In the heart of all kinds of devices, there are Lithium-ion batteries, from smartphones and laptops to the ever-growing contingent of electric cars. So, the interest to boost their performance is an ever-growing one – with advanced materials to make them lighter, more compact and able to hold more energy. A new tin-aluminium alloy, developed by engineers in Texas, might deliver on all three aspects, and it might even make them faster and cheaper to produce for the consumer.
For years now, many mass-produced lithium-ion batteries have relied on graphite and copper for their anodes, the component that stores the energy as the battery charges. During this time, researchers have sought out alternative materials that could overcome the limitations of those materials, which include a high cost of production and limited storage capacity.
Creating current-day anodes is a laborious, multi-step process where the graphite is power-coated onto the copper foil. A material scientist at the University of Texas in Austin, and lead author of the new study, Karl Kreder, explains, "This is kind of inefficient in terms of both the manufacturing process and the battery itself.
"So the active material (graphite) is coated on top of the inactive current collector (copper)," Kreder explains. "This adds volume and inactive material mass to the system. By combining the current collector and active material together, a higher capacity active material can be used while simultaneously using less inactive current collecting material."
Kreder and his team achieved this with a simple approach that skips a complicated step, the fastidious coat process. The tin is able to be added directly into the aluminium as it is cast into blocks, creating an alloy that can be mechanically rolled – a relatively cheap and common metallurgical alloying process – into nanostructured metal foils. The last step, where the particles within the material are reduced, is critically important.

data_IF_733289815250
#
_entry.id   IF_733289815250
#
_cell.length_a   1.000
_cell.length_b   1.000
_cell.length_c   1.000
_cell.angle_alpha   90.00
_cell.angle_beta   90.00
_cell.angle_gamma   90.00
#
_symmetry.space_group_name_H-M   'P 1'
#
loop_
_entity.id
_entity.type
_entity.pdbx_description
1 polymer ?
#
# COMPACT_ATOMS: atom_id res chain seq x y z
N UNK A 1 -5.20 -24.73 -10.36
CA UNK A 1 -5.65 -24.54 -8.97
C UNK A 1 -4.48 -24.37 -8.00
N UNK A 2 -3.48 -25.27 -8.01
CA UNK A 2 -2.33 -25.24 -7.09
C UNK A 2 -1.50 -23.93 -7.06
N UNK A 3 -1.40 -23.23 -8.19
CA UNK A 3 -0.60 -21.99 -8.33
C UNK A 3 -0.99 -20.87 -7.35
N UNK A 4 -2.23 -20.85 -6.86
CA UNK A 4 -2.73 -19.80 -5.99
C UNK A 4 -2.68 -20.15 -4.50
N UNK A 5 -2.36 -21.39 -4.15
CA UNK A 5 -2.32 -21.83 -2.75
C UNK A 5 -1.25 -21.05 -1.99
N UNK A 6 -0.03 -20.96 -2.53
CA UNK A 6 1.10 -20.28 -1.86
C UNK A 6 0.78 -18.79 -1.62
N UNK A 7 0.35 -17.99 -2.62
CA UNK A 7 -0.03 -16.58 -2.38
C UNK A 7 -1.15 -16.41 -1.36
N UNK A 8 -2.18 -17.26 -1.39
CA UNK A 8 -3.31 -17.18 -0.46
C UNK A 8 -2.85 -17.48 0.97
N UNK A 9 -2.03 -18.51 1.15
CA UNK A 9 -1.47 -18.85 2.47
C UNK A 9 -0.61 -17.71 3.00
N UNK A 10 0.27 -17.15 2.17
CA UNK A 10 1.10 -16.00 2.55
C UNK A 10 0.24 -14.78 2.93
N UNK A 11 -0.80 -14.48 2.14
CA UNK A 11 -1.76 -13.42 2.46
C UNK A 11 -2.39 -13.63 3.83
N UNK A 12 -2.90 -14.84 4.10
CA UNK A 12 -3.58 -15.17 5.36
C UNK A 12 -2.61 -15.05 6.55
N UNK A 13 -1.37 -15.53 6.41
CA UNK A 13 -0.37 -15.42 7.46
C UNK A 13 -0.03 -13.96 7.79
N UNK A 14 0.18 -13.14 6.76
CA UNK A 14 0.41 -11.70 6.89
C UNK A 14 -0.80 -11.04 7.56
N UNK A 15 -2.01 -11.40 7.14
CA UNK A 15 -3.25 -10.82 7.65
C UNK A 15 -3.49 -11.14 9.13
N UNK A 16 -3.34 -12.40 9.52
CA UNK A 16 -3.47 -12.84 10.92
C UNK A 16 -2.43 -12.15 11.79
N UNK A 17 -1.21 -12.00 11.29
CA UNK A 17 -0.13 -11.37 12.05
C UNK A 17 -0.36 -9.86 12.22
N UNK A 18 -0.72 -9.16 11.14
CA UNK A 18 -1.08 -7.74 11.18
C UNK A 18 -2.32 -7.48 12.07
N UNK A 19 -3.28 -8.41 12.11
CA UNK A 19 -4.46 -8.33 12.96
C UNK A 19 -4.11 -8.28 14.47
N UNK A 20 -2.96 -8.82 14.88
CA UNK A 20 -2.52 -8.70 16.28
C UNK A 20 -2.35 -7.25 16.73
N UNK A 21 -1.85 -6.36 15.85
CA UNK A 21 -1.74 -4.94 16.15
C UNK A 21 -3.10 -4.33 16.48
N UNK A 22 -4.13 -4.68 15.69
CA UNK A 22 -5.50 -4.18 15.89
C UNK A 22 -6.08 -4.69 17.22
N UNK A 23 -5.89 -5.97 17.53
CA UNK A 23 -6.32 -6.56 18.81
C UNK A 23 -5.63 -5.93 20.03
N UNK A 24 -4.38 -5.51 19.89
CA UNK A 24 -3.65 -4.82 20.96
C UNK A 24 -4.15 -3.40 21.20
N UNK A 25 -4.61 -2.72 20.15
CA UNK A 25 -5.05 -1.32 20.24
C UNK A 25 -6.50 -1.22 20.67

"Tin is known to alloy with lithium," Kreder explains. "Unfortunately, if tin foil is used or even micrometre-sized tin particles are used, the tin will break apart when cycled due to volume expansion when it alloys with lithium. This means that, if you make a battery with large tin particles, it will only last for tens of charge-discharge cycles. However, if you make nanometer-sized tin particles, the particles will not break apart during alloying."
The research team call the resulting material an interdigitated eutectic alloy (IdEA) anode, which they say is one quarter the thickness and half the weight of traditional anode material. They worked it into a smaller version of the lithium-ion batteries and then charging and discharging them to measure performance. They found that it demonstrated twice the charge storage capacity of a typical copper-graphite anode.
"The reason this works so well is that one of the elements is active, tin, and the other one is inactive aluminium," says Kreder. "The aluminium creates a conductive matrix in which the tin is held. The aluminium provides the structure and electrical conduction, while the tin is alloyed and de-alloyed with lithium when the battery is cycled."
A more compact anode could mean big things for manufacturers of smartphones, cars, laptops and myriad other devices. The researchers believe they have an early proof-of-concept for new and improved lithium-ion batteries.
"It is exciting to have developed an inexpensive, scalable process for making electrode nanomaterials," says Arumugam Manthiram, a professor and the director of the Texas Materials Institute, who led the team. "Our results show that the material succeeds very well on the performance metrics needed to make a commercially viable advance in lithium-ion batteries."
You can read the full research paper here.